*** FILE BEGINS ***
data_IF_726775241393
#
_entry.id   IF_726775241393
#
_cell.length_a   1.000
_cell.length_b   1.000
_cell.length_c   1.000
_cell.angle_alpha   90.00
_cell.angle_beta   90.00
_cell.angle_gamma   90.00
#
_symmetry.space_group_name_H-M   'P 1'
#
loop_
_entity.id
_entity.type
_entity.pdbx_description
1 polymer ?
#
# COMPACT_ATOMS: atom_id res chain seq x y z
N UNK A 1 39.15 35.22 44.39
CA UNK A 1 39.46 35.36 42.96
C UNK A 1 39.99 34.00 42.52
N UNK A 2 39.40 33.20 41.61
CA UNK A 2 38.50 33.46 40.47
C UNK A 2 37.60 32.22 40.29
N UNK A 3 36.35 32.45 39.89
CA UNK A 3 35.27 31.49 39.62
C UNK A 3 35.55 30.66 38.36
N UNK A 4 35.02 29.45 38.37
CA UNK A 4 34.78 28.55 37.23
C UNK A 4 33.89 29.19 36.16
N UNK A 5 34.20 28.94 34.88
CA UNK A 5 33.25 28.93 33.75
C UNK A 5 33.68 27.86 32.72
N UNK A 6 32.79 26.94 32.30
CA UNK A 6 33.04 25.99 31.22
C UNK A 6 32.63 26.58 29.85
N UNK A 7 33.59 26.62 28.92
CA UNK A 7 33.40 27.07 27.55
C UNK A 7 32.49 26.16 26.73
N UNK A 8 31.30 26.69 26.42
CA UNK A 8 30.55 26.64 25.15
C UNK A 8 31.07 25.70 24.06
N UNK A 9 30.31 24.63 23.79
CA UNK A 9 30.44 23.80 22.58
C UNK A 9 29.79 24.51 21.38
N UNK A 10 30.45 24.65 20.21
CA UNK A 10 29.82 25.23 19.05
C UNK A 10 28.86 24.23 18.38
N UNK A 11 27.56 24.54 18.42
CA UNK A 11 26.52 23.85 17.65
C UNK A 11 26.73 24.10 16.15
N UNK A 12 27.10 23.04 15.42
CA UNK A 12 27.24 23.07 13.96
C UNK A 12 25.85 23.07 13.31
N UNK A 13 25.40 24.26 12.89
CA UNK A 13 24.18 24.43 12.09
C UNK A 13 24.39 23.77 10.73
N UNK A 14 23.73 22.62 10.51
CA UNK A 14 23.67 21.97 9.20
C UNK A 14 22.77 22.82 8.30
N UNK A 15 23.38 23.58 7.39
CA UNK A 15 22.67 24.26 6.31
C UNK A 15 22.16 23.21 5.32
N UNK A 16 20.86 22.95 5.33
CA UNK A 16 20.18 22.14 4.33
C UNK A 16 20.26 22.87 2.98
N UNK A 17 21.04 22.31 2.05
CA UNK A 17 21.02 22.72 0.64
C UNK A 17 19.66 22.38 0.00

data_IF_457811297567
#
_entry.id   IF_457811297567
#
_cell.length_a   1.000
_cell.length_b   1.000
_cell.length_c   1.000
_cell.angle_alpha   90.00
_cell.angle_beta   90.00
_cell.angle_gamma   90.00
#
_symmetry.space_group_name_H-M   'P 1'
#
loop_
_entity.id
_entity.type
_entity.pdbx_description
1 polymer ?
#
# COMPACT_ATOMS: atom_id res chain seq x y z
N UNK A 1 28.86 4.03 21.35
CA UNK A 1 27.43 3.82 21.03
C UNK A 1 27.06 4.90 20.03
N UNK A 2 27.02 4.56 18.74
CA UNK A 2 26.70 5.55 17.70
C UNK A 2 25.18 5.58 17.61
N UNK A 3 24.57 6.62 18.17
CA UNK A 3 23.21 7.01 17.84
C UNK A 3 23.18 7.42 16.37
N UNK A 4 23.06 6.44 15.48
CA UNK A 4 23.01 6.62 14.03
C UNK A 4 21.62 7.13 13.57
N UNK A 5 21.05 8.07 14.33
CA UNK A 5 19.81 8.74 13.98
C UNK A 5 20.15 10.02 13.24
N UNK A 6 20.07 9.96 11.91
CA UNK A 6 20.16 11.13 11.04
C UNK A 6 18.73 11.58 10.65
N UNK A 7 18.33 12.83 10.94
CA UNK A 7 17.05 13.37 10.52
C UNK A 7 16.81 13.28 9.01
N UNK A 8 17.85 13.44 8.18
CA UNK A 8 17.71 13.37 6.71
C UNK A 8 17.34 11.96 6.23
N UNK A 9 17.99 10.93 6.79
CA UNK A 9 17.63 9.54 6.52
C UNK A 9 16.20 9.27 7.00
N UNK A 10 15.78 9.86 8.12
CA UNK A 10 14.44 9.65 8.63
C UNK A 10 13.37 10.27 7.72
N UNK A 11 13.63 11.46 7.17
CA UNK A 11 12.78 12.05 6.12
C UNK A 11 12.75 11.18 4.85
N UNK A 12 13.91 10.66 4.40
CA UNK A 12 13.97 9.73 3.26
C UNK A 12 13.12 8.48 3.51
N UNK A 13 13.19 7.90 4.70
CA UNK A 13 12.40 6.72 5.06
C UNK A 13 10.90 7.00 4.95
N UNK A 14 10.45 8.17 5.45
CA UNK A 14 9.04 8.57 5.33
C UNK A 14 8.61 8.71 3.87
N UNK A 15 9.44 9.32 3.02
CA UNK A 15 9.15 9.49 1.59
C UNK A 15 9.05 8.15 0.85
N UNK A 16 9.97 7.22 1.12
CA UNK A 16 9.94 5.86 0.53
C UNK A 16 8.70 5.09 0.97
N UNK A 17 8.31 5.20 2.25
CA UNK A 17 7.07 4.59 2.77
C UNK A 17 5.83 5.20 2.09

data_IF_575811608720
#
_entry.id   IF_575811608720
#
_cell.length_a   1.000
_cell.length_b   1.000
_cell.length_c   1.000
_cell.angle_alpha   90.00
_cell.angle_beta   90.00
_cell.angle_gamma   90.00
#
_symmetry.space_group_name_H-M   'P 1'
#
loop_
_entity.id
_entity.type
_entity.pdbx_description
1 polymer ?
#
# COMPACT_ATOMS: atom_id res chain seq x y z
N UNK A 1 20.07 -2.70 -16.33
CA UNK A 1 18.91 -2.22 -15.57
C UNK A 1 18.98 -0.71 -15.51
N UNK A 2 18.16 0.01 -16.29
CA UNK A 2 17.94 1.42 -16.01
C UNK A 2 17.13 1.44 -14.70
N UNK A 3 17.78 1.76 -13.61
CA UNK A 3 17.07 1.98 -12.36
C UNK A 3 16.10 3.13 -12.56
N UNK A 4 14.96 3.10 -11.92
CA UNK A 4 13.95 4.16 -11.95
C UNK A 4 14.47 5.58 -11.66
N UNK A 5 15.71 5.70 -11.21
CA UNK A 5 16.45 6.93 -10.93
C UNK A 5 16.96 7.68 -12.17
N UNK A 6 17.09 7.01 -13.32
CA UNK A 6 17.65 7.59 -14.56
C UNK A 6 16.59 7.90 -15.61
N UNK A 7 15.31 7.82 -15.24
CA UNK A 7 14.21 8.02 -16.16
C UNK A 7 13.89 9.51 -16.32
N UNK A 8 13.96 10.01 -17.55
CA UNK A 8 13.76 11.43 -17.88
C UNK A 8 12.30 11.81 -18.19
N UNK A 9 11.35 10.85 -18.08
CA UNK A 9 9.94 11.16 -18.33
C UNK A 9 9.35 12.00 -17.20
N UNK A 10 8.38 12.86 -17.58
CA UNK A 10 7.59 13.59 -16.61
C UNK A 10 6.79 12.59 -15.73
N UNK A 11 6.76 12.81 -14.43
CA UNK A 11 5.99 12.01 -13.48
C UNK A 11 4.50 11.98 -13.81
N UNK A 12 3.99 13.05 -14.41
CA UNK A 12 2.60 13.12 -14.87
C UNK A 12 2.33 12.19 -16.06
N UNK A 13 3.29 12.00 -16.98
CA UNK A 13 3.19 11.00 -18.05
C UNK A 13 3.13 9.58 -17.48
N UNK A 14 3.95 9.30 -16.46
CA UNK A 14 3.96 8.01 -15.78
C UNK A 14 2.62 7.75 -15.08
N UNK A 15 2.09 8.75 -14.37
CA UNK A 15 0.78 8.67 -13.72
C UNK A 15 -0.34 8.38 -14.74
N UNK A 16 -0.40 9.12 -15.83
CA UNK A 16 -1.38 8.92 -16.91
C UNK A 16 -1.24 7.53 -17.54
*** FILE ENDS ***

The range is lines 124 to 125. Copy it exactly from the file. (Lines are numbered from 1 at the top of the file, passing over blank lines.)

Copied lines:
C UNK A 11 12.75 11.18 4.85
N UNK A 12 13.91 10.66 4.40